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Lake of the Ozarks (Boat Hoist)
Tyson - 9/05/2007 1:03 PM
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Category: Personal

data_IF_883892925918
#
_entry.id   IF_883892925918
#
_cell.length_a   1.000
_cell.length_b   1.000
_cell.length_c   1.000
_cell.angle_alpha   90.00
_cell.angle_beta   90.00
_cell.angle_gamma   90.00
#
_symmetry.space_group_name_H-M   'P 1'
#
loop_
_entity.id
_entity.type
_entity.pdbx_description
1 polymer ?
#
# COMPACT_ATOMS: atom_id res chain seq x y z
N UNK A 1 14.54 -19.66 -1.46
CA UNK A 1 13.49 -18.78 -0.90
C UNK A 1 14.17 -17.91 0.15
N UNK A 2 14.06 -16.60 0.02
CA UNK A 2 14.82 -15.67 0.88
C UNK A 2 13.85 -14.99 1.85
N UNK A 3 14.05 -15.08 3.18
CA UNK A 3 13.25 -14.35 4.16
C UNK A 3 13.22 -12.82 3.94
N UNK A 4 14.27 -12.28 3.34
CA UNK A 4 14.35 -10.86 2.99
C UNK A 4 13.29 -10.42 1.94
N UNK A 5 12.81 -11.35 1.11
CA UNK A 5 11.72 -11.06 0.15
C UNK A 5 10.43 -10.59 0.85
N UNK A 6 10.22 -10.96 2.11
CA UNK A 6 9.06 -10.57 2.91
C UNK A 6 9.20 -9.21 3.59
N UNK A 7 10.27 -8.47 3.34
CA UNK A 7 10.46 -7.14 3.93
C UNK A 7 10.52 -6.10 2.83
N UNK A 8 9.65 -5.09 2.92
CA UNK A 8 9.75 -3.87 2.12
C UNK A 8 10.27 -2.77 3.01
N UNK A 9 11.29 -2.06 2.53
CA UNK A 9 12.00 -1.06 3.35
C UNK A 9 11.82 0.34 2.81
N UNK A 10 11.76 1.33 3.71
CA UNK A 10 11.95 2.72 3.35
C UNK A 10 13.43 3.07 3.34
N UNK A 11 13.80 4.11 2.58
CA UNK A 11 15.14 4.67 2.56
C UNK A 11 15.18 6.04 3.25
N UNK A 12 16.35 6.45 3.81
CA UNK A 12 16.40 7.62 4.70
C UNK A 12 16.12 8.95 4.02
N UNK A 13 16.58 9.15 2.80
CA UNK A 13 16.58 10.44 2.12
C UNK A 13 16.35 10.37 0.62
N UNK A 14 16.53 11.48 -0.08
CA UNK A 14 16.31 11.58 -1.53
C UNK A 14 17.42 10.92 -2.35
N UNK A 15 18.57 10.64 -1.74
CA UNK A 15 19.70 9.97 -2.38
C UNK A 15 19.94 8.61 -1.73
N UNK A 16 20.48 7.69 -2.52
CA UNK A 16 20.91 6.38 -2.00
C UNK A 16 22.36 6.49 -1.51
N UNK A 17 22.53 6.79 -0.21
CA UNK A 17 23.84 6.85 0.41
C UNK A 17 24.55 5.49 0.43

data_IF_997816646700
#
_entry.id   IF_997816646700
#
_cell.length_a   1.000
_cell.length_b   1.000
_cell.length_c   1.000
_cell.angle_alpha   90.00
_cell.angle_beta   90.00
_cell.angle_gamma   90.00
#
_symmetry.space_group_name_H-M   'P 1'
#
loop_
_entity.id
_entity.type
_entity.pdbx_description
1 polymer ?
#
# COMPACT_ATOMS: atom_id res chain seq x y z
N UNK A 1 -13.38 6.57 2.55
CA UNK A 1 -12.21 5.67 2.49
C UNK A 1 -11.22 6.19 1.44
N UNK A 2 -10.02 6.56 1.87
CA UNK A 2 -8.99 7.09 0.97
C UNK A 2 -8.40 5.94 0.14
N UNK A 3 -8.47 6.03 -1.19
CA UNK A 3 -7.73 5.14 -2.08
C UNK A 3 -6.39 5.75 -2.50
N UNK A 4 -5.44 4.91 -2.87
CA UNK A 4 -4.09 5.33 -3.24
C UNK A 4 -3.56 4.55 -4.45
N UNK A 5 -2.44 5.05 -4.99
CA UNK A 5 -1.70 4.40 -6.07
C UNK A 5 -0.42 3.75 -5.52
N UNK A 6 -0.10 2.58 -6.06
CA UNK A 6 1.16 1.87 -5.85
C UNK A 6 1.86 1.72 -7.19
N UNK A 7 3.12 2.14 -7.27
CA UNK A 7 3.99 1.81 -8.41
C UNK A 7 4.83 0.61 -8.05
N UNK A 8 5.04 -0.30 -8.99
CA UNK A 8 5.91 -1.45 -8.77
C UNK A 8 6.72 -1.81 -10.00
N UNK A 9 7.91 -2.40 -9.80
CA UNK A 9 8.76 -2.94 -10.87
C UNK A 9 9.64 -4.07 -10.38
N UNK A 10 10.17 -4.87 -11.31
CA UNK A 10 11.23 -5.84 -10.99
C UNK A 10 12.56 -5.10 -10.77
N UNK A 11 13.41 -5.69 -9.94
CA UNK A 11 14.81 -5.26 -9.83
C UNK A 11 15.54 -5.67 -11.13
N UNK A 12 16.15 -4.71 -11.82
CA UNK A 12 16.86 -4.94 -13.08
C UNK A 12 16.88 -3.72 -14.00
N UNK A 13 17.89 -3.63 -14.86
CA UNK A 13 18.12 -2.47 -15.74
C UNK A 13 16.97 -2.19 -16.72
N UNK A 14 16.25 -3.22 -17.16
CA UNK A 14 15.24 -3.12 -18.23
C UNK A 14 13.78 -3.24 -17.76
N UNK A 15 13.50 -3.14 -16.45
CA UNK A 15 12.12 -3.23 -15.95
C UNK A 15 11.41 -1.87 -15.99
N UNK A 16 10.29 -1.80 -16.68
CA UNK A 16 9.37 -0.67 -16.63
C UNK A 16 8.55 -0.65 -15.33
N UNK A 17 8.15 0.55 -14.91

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Lake of the Ozarks (Boat Hoist)Down at the lake to visit family, my cousin had bought a new house and the old owners put a new hoist on top of the old one. This causes some issues in the winter months as the lake is prone to dropping a good six to eight feet. The new lift at this point is unusable as it will rest on the now submerged rusting hunk of iron. A very toasty 86F at the surface, air temp 100F, with the thermocline at 20 feet. I dropped in right off the dock and could really get the feel for 2-3 foot vis, the water green-brown with a very fine `dust` if you will surrounding me. No line at this point so falling and hoping to hit bottom. From the point of my entry I can stop at about 18 foot. A somewhat rocky bottom, pebble sized stones, and silt. I feel my way forward, the vis clears a bit I see nothing but bottom. I pass a large rock and think about setting a visual reference to where I was. Then remembered the vis and decided on using my compass. To shore was a north-east direction, so I would ascend out a south-west direction. I followed the bottom towards the shore, shinning a newly acquired UK light (that my mother had given me, as she has retired from diving) in all directions. First I see a large car battery, a few more feet I see a brush pile of sorts, then another car battery! Wow I thought, how healthy it must be for me to be swimming with all the these great chemicals leaching from these batteries. I see nothing, something that would appear as a wall, but from the vis and darkness its unrecognizable. I swim out after seeing what I could, to relay the message topside, "theres nothing down there but some car batteries". My cousin thinks that perhaps its on the other side and I go down for another look. Only this time I suggested we drop a line down for visual reference. We dropped an anchor with enough line to hit the bottom, tied it off when taught ,and I dipped in again. Let me tell you in 100F weather not to mention lugging my gear down maybe one hundred or so steps, I was ready to get in that water, and stay in it!. It felt great. At about 20 foot I see a large refrigerator shaped object. This is it! Two large iron boxes connected with all types of rigging, steel belting and bolts came into view as I float above it. I run my hand over one of the rails to see how secure they are. This causes rusting iron to plume off the rail like an mushroom cloud. I quickly ceased this activity to save the vis, and really did not budge a thing. The plan was to pull this out with a tow strap and a very powerful fishing boat. Realizing that this thing has to be a ton or more, as it is filled with water, I know that this boat idea is not sounding so good anymore. I ascend again and relay the news. My cousin thinks it will work and just as he is getting ready I am saying I will be nowhere near this action. Then I ask, "what are we hooking the tow strap to on your boat?" these tow hooks in the back, yeah you know the type you would pull a 150 pound world champion wake boarders with. In my mind, not nearly as much strength for this kind of project. Oh yeah, the 225hp outboard motor is gonna pull something, probably the tow hooks from the boat I mention. So this idea is out. I go down the line one more time to access the situation again. I spot a 10 inch hole in the middle of the boxes. This must be where the old pump went. If we can get some air in here, we might lighten the load a little and be able to float this out. Well this idea will have to wait for more planning, more gear, and safety, safety, safety! Packing the gear back up I cant help not to think about the batteries. I know this will sound crazy, but what else is down there. In my 25 minute dive to 18-20 feet I had spotted three car batteries, old boat straps, concrete of various forms. People throw all types of stuff in the water. But they also drop things! My dive had brought me to a new interests in diving... "Search and Recovery".... Theres gold down there I tell yeah! :)